Paul Otieno aka PauShinski, Father of Dragons
GirlDad to 4 girls: Ler (6), twins Taya & Polo (3 and 10mths), Leko (10mths)
Raising Girls: Boogers, Bath Time & Diapers
One random day, I am just chilling. And my child, my flesh and blood, bone of my bone and flesh of my flesh, brought me a gift. And she was excited.
She: ‘Dad, see. Here.’
She stretched her hand to give me a gift.
Me: What is it?
She: ‘Itsh from my nosh! For you’.
I take a look at it. I am shook.
Me: ‘Eeeew… Put it down’.
She: ‘Nooo…take. Eat. This is my booger which I am giving to you. Eat this in remembrance of me. It’s tamu.’ I get a wet wipe, clean her hands and clean her nose, which is always a big fight, and then now we have to have a Ted Talk about boogers. I almost wash her bone marrow.
Because what is this?
When you tell people tat you are having a child, the all become philosophers. There’s the ‘Awwws.’ And the ‘Sniff Sniffs.’ And ladies will almost certainly cry.
But men, men are different. They say really silly things that they assume is congratulatory at best. If you are a guy and you tell another guy that your are expecting a baby they tell you dumb stuff like, ‘Wueh! Buda. Nomaaaaa juu ya ngori.’ Or, ‘Heh, kweli!’ Or, ‘Hivyo ndio kunaendanga.’ The really nice ones will tell you, ‘Shikilia uzito.’
Nobody ever tells you how thick things are going to be. And nobody ever tells you of the amazing experience. One of the things I was told as Otieno One was in the oven was, ‘My friend. Your life is going to change so much.’ That was Amani Maranga. What he did not tell me, though, was when I was going to change. So that I kept asking myself if I had changed or not? When was that change going to come?
Nobody tells you the amount of boogers a 3 year old can produce. They have an inbuilt booger-making machine that does not breakdown when it is booger season. Ama it breaks down and causes the season? Also nobody tells you that the boogers might end up in their mouths. Worse still, nobody tells you, that the boogers might end up in your mouth, forcefully fed, by a small person living in your house at no cost.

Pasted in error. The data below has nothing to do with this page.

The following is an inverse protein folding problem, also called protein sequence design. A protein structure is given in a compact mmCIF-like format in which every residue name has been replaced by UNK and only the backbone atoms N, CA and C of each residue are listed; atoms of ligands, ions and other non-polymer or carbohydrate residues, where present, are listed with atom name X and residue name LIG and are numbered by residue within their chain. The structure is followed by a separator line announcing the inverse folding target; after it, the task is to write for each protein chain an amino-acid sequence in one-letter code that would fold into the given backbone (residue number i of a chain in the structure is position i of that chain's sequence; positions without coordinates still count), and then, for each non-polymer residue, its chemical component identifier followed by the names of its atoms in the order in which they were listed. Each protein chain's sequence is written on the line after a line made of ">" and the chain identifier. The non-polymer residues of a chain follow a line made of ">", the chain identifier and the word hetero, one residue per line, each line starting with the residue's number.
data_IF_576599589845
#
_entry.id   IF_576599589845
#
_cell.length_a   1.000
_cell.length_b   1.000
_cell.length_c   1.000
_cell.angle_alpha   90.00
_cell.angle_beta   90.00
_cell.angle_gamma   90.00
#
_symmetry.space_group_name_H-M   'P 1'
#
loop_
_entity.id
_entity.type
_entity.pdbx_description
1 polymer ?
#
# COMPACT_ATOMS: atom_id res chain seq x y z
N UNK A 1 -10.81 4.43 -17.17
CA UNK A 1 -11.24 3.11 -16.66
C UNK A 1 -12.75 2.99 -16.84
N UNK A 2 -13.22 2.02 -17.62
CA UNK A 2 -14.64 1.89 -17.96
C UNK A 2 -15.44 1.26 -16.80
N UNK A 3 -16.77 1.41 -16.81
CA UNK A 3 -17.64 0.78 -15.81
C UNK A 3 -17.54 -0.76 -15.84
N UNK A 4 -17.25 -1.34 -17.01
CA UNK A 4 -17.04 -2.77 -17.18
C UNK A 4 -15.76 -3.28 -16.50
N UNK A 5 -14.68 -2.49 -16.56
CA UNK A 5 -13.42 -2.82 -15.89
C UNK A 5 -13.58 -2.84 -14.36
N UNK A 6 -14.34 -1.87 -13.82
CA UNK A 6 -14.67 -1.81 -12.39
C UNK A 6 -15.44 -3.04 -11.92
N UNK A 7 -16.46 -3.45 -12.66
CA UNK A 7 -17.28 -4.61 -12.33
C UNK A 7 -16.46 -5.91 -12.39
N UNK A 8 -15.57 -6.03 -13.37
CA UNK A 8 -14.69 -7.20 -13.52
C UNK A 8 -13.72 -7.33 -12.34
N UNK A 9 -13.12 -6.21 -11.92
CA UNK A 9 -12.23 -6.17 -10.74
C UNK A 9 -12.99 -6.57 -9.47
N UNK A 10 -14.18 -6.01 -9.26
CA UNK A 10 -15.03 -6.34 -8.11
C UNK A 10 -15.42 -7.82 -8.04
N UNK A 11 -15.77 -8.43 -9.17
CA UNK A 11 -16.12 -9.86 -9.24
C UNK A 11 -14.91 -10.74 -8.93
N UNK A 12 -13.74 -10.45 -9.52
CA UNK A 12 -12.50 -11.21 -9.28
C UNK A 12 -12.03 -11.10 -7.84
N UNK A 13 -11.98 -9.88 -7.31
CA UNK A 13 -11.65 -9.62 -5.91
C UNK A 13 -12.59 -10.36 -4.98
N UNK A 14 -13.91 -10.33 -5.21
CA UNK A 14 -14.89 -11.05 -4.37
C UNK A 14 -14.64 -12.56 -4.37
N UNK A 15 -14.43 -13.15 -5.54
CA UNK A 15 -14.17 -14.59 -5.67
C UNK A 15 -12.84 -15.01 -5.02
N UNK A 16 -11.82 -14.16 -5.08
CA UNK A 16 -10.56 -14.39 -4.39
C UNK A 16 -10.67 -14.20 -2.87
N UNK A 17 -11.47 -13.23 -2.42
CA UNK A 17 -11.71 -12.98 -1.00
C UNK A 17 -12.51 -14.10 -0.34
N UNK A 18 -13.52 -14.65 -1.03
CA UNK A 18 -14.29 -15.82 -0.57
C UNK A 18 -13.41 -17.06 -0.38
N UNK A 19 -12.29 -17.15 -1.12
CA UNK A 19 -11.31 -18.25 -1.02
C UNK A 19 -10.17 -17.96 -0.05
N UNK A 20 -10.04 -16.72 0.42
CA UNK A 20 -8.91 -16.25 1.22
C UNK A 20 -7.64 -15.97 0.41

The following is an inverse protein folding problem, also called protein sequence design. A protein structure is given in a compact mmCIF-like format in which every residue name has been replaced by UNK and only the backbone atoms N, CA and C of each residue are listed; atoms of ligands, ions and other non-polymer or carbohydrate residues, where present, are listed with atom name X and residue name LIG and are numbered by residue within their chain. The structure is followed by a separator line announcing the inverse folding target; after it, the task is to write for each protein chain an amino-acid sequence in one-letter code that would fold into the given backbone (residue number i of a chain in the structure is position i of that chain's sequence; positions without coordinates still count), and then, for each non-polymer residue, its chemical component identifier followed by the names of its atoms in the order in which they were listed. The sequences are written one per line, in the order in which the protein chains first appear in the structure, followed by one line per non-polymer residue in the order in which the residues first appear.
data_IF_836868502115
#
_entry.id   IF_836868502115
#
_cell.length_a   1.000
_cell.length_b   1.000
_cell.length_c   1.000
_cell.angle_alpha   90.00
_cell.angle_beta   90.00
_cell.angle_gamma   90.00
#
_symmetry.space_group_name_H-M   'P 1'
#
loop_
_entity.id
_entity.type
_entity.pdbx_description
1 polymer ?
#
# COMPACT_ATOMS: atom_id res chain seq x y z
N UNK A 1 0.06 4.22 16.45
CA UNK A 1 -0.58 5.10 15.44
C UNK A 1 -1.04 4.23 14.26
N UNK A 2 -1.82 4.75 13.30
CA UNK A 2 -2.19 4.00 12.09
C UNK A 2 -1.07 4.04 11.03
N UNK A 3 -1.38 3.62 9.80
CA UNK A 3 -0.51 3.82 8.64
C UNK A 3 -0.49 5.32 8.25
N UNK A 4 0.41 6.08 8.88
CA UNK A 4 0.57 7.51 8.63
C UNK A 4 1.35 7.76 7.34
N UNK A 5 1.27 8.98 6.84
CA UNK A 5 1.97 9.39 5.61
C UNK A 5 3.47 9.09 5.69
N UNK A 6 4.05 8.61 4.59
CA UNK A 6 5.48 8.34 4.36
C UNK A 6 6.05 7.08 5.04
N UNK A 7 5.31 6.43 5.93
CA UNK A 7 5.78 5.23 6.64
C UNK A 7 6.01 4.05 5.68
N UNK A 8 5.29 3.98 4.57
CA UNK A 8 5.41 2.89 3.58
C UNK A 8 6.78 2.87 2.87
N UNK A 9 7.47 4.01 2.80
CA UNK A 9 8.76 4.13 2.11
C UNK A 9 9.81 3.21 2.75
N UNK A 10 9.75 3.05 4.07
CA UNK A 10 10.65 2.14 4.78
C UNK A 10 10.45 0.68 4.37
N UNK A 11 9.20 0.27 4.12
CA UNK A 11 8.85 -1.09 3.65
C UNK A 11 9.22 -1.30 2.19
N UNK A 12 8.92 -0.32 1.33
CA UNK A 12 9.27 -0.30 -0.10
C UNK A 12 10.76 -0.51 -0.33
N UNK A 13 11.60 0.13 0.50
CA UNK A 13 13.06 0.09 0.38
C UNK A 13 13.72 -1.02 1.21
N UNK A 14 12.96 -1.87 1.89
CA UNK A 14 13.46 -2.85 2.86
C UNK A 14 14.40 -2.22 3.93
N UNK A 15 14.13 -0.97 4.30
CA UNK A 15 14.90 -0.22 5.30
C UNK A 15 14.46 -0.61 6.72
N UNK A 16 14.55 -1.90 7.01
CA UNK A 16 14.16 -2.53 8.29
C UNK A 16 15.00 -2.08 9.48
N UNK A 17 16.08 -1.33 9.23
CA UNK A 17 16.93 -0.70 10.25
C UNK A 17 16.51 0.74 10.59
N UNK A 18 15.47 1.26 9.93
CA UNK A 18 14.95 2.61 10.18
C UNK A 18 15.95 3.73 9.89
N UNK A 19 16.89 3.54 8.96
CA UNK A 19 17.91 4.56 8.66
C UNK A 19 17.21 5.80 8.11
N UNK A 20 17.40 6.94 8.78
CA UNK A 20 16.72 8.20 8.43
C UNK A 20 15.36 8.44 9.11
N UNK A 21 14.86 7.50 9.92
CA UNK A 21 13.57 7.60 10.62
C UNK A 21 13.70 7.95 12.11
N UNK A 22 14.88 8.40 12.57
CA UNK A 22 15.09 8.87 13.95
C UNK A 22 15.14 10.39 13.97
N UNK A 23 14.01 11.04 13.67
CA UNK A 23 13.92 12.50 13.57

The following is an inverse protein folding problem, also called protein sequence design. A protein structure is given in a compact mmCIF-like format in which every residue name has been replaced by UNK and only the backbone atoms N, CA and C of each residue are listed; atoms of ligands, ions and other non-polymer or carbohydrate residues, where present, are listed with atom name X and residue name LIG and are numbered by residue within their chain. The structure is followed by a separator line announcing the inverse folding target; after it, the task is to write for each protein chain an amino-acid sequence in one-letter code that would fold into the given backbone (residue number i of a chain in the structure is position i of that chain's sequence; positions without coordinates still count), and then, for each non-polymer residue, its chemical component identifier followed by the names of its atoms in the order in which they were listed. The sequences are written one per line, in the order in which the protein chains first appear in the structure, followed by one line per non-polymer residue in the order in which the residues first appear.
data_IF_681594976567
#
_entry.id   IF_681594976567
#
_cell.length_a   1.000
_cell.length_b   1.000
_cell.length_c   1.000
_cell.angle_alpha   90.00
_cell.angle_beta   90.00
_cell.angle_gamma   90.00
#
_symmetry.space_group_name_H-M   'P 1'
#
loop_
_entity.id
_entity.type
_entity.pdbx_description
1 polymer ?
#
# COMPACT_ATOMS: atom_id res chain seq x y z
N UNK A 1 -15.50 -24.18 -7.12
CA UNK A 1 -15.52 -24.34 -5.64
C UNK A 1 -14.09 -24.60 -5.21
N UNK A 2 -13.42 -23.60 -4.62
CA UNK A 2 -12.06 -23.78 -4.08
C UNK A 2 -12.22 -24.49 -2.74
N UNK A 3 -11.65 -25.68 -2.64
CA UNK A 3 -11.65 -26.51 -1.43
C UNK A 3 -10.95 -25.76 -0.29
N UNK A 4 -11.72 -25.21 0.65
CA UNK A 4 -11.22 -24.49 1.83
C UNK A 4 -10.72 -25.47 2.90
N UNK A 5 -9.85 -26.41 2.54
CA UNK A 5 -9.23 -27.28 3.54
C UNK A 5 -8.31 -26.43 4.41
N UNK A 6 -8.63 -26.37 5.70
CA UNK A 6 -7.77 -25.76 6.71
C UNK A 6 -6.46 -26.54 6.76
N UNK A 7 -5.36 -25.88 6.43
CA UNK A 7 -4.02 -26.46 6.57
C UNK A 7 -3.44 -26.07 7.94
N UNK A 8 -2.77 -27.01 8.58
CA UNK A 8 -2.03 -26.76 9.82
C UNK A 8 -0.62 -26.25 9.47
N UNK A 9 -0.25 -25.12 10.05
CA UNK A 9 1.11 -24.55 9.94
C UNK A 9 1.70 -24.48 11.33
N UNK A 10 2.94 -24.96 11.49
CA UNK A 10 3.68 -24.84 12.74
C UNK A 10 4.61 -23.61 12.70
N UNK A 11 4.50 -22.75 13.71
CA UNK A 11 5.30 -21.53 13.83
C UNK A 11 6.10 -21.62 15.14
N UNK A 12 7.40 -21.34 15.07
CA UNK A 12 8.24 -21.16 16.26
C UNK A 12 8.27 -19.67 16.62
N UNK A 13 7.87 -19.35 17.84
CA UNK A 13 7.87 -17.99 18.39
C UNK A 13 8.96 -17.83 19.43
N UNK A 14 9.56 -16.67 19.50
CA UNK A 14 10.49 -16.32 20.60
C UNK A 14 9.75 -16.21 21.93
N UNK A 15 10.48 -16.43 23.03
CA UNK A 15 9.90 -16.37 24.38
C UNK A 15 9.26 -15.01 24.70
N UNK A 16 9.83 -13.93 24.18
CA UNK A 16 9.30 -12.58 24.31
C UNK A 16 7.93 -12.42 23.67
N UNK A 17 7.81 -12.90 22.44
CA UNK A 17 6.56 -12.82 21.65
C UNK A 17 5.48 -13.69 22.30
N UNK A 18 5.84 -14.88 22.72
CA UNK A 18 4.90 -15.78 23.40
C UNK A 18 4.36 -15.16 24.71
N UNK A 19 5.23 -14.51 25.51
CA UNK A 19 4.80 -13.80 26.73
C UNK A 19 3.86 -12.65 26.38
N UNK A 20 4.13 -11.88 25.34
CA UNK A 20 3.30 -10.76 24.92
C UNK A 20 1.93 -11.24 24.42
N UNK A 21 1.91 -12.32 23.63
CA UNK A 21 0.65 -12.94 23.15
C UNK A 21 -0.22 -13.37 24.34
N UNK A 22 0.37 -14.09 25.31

Let me tell you who I am, first. My name is Paul Otieno. But my friends (and everyone now) knows me as Paushinski. I am a fulltime husband, and I am both self-taught and self-employed as a father 48 hours a day. I am also a writer and a commercial photographer. I am a volunteer teacher ever since the Covid 19 lockdown, and I am waiting for the government stimulus packages for untrained teachers.
I have nothing illegal in my house. Just four girls. All Otienos. (Originally, they were not meant to take the names Otieno, but the government.) Ler is 6, that’s Otieno 1. Taya and Polo are 3 years and 10 months old. (Taya is Otieno 2 and Polo is Otieno 3). Leko is Otieno 4, at a whopping 10 months. I tell people, I am The Father of the Dragons.
I used to think fathers were just fathers. It was natural and once you accepted your fate, there was a total shift in the universe and you would be able to hack it. And if that was the case, then sawa. Wacha ikuwe.
When my partner and I learnt we were pregnant with our first child, I was deep in the ad agency world. By then I had seen how parenting had taken a toll on people, in all the places I had ever worked. So I made a pact with me, myself and I, that this thing won’t change me. Also then I had the most amazing boss ever. EVER! Mercy Meria, who also aced motherhood like the boss she was. She gave me freedom and flexi-time, whenever necessary.